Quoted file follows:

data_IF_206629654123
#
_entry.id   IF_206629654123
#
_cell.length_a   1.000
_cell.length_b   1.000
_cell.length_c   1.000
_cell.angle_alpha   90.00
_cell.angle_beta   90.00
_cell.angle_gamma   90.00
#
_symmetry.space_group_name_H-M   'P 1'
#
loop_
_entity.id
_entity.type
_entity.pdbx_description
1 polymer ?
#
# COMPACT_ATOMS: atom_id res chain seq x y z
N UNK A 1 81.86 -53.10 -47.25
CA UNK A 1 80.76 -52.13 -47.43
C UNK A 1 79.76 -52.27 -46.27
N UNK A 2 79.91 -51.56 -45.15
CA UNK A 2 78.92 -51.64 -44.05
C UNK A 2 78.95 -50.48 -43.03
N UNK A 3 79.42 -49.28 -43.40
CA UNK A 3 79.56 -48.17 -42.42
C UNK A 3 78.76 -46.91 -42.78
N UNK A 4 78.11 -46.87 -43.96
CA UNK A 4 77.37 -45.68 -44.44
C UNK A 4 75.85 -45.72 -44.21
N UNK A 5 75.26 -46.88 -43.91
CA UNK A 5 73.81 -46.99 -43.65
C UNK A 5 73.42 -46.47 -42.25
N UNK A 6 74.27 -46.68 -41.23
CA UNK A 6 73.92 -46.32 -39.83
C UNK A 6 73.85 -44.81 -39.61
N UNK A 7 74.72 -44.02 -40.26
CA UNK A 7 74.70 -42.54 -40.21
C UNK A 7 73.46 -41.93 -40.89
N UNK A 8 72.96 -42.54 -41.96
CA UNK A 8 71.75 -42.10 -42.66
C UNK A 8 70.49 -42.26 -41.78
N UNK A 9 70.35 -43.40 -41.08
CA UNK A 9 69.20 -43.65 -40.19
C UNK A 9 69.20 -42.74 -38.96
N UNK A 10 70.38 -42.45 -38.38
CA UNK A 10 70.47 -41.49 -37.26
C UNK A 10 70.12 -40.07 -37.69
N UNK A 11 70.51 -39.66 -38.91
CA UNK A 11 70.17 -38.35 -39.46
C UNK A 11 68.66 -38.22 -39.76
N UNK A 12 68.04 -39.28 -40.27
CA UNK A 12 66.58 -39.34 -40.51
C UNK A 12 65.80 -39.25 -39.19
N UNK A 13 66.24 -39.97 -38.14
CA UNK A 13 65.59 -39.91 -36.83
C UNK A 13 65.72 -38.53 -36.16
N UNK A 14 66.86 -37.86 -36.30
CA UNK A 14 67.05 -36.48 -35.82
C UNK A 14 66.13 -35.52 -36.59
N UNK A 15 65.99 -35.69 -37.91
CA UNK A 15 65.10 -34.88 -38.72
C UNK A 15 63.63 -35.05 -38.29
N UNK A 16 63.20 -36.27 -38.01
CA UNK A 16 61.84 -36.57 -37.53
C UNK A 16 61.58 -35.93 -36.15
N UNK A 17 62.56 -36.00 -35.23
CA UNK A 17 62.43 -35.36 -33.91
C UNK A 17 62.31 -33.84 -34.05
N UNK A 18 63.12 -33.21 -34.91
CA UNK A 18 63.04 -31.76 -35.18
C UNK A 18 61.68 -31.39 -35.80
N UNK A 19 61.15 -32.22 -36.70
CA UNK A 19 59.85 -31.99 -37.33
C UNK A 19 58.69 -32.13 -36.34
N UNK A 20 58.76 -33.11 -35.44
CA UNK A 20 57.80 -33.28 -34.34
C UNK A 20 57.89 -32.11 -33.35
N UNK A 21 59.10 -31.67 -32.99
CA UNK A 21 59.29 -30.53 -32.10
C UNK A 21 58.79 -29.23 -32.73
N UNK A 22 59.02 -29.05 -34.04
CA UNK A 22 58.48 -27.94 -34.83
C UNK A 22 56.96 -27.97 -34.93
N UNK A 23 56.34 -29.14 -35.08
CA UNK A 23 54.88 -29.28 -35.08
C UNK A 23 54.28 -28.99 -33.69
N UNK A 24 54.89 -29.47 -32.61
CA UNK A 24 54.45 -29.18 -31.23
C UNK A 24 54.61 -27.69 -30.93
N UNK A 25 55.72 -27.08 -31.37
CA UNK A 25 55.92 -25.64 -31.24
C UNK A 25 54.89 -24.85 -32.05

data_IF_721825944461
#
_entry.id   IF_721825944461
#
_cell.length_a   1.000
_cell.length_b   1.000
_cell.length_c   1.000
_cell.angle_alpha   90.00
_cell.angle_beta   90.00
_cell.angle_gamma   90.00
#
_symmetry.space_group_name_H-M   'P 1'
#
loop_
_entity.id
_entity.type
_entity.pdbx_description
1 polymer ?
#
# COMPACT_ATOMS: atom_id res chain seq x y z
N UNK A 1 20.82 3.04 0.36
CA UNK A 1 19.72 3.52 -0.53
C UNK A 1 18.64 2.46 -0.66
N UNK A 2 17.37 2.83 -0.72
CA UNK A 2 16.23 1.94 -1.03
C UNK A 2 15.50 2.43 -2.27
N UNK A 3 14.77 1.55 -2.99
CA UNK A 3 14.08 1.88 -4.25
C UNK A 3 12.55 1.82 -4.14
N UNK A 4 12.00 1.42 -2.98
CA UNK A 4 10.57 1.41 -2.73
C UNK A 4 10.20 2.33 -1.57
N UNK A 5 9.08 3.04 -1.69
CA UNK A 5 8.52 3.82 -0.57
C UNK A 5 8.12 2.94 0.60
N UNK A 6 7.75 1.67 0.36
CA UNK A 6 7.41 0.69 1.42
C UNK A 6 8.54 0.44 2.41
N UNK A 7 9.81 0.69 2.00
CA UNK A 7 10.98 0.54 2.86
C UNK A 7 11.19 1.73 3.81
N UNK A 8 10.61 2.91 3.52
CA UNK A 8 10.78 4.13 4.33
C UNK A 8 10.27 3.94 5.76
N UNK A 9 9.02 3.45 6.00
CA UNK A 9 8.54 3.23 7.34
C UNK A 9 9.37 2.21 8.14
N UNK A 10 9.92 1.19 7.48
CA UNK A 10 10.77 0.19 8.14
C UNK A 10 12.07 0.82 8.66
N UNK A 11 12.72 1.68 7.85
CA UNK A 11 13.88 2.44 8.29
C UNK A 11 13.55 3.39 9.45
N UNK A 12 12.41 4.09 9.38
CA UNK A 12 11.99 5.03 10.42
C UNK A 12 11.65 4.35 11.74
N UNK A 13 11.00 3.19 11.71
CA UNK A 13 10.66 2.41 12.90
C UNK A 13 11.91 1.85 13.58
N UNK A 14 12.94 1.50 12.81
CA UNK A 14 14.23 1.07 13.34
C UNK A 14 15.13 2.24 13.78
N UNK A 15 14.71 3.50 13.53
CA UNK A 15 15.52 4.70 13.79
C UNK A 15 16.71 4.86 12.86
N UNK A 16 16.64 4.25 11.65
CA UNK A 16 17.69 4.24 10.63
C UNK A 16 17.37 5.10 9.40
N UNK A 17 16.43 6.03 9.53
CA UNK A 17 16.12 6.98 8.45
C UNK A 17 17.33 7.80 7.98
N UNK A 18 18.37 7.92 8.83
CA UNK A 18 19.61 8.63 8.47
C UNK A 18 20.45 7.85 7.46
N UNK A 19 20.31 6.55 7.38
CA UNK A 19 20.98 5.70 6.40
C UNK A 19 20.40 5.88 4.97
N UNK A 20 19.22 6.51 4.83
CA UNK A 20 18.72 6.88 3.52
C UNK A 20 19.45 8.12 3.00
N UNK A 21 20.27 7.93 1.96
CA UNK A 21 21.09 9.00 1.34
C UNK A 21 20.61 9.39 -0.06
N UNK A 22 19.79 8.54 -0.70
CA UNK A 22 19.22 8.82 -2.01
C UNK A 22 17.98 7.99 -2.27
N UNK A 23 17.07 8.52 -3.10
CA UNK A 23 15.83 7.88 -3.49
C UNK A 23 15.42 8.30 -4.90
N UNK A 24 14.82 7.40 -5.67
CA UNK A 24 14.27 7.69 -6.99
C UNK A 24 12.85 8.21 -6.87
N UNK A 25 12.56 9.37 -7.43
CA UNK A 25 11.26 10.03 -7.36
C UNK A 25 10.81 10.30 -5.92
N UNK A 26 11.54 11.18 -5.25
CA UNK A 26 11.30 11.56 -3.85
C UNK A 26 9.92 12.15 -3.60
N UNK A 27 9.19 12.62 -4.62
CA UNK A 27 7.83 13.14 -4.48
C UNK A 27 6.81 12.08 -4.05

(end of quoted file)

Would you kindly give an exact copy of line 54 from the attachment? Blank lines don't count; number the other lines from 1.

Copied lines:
N UNK A 12 68.04 -39.28 -40.27